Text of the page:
Alabama Bill Would Require Pet Sterilization

Proposal relates to privately owned cats and dogs older than 6 months.

Posted: April 6, 2009, 5 a.m. EDT

Privately owned dogs and cats within the state of Alabama would need to be spayed or neutered under a bill introduced by Senator Del Marsh.

Senate Bill 554 relates to dogs and cats who are 6 months of age and older. It provides for civil fines as well as certain exceptions.

If enacted, SB 554 will provide that an owner of an unsterilized dog 6 months of age or older who is the subject of a complaint may be cited and, in addition to any fine, pay civil penalties as follows:

  • $50 on the first occurrence;
  • $100 on the second occurrence;
  • On the third occurrence, require sterilization of the dog.
  • For cat owners, sterilization will be required on second occurrence.

The bill defines "complaint" as any oral or written complaint to a local animal control agency that “alleges that the dog or cat or the owner of the dog or cat has violated this act, any other provision of state law that relates to dogs or cats, or a local animal control ordinance.”

"Complaint" also means the observation by an employee or officer of a local animal control agency of behavior by a dog or cat or owner of a pet that violates this act, any other provision of state law that relate[s] to dogs or cats, or a local animal control ordinance. "Complaint" will not include an allegation of excessive noise or barking.

Owners would be exempt from the act if the dog or cat:

  • Is a breed approved by and is registered with a recognized registry or association, and is actively used to show or compete and has competed in at least one show or sporting competition hosted by or under the approval of the recognized registry or association within the past two years;
  • Is being trained or groomed to show or compete and is too young to have yet competed;
  • Has earned or is in the process of earning a title, such as agility or herding;
  • Is trained or in training for use in law enforcement, military, or rescue;
  • By letter from a licensed veterinarian, has been certified to be temporarily or permanently deferred because of age or health or any other valid reason.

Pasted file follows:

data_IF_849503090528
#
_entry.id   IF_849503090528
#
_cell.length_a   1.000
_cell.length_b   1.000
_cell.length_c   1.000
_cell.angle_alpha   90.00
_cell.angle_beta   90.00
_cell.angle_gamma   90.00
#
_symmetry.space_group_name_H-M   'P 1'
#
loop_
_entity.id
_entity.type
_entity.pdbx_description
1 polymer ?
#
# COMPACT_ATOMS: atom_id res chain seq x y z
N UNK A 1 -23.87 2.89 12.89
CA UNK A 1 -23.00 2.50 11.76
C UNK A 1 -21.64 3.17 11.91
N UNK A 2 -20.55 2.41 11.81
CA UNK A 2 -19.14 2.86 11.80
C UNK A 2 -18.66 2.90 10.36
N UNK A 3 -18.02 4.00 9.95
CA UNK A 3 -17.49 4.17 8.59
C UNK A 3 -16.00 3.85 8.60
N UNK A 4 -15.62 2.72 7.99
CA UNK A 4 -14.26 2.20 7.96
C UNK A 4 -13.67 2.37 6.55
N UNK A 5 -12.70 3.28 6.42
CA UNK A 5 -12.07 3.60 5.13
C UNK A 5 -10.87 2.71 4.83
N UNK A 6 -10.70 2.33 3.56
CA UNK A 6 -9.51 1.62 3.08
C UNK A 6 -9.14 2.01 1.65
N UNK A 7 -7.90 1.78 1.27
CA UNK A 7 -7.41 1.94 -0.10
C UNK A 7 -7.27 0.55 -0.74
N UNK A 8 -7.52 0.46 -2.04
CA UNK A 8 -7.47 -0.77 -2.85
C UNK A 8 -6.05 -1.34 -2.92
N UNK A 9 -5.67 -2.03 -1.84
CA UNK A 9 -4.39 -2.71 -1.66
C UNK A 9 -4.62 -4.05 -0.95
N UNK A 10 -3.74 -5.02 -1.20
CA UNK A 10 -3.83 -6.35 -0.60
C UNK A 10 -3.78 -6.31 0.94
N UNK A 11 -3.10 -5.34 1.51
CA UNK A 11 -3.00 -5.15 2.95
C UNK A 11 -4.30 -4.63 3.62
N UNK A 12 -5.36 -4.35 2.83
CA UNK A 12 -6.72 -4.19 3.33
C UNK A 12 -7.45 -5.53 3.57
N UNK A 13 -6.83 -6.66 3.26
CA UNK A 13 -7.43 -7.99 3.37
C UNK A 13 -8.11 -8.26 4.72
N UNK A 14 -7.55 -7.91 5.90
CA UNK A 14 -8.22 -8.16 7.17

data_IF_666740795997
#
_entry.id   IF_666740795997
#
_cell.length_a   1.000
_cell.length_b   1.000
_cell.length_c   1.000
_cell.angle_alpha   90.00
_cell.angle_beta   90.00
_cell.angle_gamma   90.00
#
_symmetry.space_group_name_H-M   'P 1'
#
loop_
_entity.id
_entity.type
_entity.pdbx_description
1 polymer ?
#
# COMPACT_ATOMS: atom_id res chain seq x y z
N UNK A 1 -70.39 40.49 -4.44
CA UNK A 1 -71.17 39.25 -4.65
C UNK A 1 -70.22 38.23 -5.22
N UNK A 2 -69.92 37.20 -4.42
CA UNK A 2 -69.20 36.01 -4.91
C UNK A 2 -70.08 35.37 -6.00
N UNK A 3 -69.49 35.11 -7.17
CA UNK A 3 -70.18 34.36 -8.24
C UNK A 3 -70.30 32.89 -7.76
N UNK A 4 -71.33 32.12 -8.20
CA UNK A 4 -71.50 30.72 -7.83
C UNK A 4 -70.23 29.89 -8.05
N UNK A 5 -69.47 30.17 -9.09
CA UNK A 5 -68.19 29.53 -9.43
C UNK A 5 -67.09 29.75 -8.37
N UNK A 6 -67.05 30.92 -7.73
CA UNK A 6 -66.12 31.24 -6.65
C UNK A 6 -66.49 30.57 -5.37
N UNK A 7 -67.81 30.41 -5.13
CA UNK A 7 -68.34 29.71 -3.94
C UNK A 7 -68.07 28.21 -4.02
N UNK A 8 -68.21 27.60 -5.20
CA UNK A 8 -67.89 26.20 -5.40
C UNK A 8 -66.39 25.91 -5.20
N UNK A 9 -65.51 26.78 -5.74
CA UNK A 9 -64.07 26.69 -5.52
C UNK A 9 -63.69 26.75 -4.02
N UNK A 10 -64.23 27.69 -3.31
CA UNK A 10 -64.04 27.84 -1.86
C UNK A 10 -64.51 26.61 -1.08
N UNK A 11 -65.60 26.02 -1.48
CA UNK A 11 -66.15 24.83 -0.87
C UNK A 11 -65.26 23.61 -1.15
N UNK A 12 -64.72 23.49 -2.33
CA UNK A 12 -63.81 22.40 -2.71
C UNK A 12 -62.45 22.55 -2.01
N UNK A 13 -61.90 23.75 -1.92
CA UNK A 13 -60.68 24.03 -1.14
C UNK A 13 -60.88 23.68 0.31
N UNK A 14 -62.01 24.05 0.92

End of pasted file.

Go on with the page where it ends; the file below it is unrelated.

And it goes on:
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Mike   Ethelsville, AL

10/15/2009 1:43:04 PM

I in Alabama an haven't anything about it.I think it's stupid. Animal owners who care about their pets get them "fixed" anyway

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Amanda   Mesa, AZ

4/6/2009 11:19:39 PM

This won't help anything. You think this law will stop irresponsible breeders? Think again. Puppy mills don't care about breaking the law! You think someone who can see hundreds of puppies suffer and die is going to be bothered by some

No, it translates to fewer people visiting vets because they don't know about low-or-no-cost spay and neuter programs, and they just can't afford it. That in turn causes sick dogs that can't go to the vet, so they die or suffer. Fewer people go to vets, which equals higher costs for the rest of

Oh, don't forget the shelters. This legislation means a death sentence for more animals, because vet bills get higher, adoption costs rise, and fewer people can afford to adopt a dog or cat or any other

If you think about the consequences of such an action at this, you're gambling with animal lives. It would be much better to have restrictions on the animal breeding industry than to put fear into the hearts of ignorant animal owners, who think they're doing the right

I mean, whatever happened to education BEFORE punishment?

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Galadriel   Lothlorien, ME

4/6/2009 11:05:15 PM

This is unconstitutional. What are they going to legalize next? I hope it doesn't pass.

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ann   derby, CT

4/6/2009 9:56:56 PM

this is good

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